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Amazon to Recommence Sales of Google Chromecast and Apple TV

Google-Chromecast

Amazon, in an unexpected gesture of reconciliation, has announced that it will soon start selling the Google Chromecast and the Apple TV on its platform, after banning sale of both these home entertainment devices back in October 2015.

The online retailer and publisher had at the time explained the move by saying it wanted to avoid confusing customers who might expect its Prime Video service to be available on those devices sold by Amazon.

The decision to recommence sales of the Apple TV and Google Chromecast comes just days after Google said it would pull YouTube support from the Amazon Fire TV Stick and Echo Show. An Amazon spokesperson, in a statement to CNET, said, “I can confirm that we are assorting Apple TV and Chromecast,” Amazon will sell one variant of the Apple TV 4th generation, two variants of the Apple TV 4K, as well as the Chromecast and the Chromecast Ultra. All the five models are currently not available but are expected to go on sale shortly.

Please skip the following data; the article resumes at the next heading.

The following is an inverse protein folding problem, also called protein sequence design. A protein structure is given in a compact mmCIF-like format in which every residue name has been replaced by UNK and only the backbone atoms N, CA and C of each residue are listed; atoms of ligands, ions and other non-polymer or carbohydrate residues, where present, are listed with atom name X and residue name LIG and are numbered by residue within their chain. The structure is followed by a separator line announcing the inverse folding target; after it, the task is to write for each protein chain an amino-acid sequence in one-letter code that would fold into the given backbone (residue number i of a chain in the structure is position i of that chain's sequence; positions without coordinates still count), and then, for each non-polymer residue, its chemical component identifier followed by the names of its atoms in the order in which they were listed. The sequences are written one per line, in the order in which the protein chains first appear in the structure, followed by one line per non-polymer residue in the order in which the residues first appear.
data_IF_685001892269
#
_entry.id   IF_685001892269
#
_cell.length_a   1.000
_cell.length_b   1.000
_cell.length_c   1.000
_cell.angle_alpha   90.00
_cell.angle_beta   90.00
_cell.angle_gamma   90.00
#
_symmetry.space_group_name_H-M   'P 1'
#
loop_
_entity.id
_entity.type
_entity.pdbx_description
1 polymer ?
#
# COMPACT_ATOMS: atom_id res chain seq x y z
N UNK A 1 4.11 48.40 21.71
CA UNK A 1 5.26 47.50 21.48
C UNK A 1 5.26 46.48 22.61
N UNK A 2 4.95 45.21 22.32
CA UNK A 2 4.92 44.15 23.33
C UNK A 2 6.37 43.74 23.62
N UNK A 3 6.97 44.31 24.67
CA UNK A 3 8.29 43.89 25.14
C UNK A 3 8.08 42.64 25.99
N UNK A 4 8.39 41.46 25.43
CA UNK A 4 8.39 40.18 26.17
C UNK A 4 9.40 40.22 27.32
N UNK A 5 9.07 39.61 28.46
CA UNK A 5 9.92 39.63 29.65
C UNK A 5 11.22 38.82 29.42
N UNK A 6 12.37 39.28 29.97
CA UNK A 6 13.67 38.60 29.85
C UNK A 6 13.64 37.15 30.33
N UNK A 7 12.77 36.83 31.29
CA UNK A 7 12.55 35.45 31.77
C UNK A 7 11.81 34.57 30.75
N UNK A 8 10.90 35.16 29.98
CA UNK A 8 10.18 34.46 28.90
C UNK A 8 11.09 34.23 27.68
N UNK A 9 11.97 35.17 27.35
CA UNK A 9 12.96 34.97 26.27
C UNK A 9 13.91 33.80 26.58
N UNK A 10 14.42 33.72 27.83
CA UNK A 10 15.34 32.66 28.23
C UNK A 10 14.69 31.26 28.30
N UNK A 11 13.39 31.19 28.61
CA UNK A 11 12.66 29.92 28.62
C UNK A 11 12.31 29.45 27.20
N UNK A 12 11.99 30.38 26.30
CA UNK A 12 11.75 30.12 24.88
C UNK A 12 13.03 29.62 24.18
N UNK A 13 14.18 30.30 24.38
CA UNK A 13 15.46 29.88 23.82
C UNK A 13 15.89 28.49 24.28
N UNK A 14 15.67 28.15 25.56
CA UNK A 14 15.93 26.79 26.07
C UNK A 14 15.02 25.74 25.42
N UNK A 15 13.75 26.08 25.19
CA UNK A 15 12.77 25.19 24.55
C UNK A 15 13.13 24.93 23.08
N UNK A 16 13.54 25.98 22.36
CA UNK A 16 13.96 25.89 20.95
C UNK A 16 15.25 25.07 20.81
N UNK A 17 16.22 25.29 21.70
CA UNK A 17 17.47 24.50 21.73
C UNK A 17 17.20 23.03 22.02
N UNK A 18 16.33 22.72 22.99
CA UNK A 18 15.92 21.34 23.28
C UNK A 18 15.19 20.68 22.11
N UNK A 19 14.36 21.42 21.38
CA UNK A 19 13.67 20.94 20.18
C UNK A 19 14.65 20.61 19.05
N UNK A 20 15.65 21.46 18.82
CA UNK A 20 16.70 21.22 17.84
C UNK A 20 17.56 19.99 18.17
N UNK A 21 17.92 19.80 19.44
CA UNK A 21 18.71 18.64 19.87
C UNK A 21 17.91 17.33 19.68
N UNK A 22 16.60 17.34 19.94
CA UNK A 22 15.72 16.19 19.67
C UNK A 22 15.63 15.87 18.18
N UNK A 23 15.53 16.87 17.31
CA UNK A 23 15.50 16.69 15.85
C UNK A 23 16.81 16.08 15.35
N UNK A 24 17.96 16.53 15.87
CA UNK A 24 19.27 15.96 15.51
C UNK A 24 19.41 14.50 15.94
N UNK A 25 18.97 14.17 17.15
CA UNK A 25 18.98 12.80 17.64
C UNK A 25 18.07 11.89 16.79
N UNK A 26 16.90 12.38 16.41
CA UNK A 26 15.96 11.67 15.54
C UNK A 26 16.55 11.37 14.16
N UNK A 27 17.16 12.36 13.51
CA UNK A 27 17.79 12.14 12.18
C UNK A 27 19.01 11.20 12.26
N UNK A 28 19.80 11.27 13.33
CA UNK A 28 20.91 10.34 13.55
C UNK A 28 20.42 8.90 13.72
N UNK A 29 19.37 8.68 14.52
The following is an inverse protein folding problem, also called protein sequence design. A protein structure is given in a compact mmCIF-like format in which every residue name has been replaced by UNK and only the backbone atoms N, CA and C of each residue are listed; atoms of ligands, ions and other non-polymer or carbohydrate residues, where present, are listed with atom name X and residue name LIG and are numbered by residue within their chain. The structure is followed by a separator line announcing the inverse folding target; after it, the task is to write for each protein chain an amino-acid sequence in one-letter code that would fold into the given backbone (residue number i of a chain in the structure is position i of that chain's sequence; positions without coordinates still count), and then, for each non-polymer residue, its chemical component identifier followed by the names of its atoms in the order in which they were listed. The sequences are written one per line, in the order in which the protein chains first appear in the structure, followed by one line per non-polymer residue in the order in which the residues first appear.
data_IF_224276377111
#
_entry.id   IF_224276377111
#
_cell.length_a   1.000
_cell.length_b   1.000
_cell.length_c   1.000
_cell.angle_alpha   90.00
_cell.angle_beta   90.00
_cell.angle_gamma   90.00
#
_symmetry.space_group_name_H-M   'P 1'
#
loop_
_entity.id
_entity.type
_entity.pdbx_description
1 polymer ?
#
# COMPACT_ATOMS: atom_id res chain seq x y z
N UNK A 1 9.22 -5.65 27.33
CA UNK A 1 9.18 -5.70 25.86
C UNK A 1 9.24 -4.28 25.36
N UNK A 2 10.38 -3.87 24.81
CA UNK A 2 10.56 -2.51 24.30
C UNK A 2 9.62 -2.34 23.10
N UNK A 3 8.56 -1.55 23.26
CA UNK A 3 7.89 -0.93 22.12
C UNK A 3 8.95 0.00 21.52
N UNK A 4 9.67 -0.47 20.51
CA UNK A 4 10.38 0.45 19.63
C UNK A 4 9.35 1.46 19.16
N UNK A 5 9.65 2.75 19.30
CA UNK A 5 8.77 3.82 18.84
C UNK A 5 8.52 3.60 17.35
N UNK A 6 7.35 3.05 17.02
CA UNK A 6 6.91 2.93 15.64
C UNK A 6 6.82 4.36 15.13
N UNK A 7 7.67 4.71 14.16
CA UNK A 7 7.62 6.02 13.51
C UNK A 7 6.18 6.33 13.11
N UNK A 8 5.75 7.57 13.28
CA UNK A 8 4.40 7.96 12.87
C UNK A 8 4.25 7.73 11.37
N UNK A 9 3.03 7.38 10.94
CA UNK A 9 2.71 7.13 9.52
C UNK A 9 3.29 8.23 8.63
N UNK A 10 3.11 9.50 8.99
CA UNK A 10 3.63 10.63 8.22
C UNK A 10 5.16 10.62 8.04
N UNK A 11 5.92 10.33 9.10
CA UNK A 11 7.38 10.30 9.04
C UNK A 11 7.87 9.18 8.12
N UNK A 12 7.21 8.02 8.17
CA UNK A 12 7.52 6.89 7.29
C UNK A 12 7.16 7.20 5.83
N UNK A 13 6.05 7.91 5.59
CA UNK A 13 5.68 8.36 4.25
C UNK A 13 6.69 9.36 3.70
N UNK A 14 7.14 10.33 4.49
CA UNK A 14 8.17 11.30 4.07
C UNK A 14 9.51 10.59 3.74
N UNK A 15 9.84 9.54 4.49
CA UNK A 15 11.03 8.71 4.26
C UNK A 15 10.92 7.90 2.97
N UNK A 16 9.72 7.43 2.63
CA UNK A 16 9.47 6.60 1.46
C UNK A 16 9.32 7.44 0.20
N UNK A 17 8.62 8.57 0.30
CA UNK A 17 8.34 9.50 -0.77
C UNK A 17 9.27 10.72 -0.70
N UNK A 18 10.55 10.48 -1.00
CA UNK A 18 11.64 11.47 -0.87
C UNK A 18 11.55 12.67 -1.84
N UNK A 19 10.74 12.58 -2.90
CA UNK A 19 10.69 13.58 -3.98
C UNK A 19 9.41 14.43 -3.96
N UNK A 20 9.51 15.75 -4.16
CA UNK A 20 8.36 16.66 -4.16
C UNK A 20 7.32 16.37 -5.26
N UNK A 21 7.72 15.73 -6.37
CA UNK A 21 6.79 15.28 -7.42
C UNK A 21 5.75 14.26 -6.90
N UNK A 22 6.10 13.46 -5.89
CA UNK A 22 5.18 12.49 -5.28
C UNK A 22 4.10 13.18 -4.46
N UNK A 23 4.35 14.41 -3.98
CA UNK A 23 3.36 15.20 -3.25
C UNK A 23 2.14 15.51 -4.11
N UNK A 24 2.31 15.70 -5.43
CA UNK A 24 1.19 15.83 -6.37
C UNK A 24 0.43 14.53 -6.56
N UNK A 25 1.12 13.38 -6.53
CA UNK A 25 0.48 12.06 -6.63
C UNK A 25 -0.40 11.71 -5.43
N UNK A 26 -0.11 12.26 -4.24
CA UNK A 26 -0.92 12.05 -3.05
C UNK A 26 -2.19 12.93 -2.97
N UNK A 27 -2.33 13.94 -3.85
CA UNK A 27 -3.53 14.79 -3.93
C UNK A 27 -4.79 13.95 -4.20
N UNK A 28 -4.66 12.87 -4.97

“We are in productive discussions with Amazon to reach an agreement for the benefit of our mutual customers. We hope we can reach an agreement to resolve these issues soon,” a Google spokesperson told Reuters.

Amazon’s earlier decision of removing the two rival home entertainment devices from its platform was based on its apparent focus on the Fire TV platform. But since YouTube, the world’s most popular video-sharing service, was threatened to be taken of its platform, Amazon seems to have been rethinking its partnership, especially with Google.

The announcement also comes about a week after Apple finally brought Amazon Prime Video to the Apple TV, following an announcement at WWDC this year.

In a world of walled gardens, where tech giants are closing doors to major competitors, this seems like a decision from Amazon to prompt Google to rethink its decision of bringing back YouTube to the Fire TV Stick. When Amazon stopped selling Apple TV and Chromecast on its site two years ago, the company gave the thin excuse that it was “important that the streaming media players we sell interact well with Prime Video in order to avoid customer confusion.”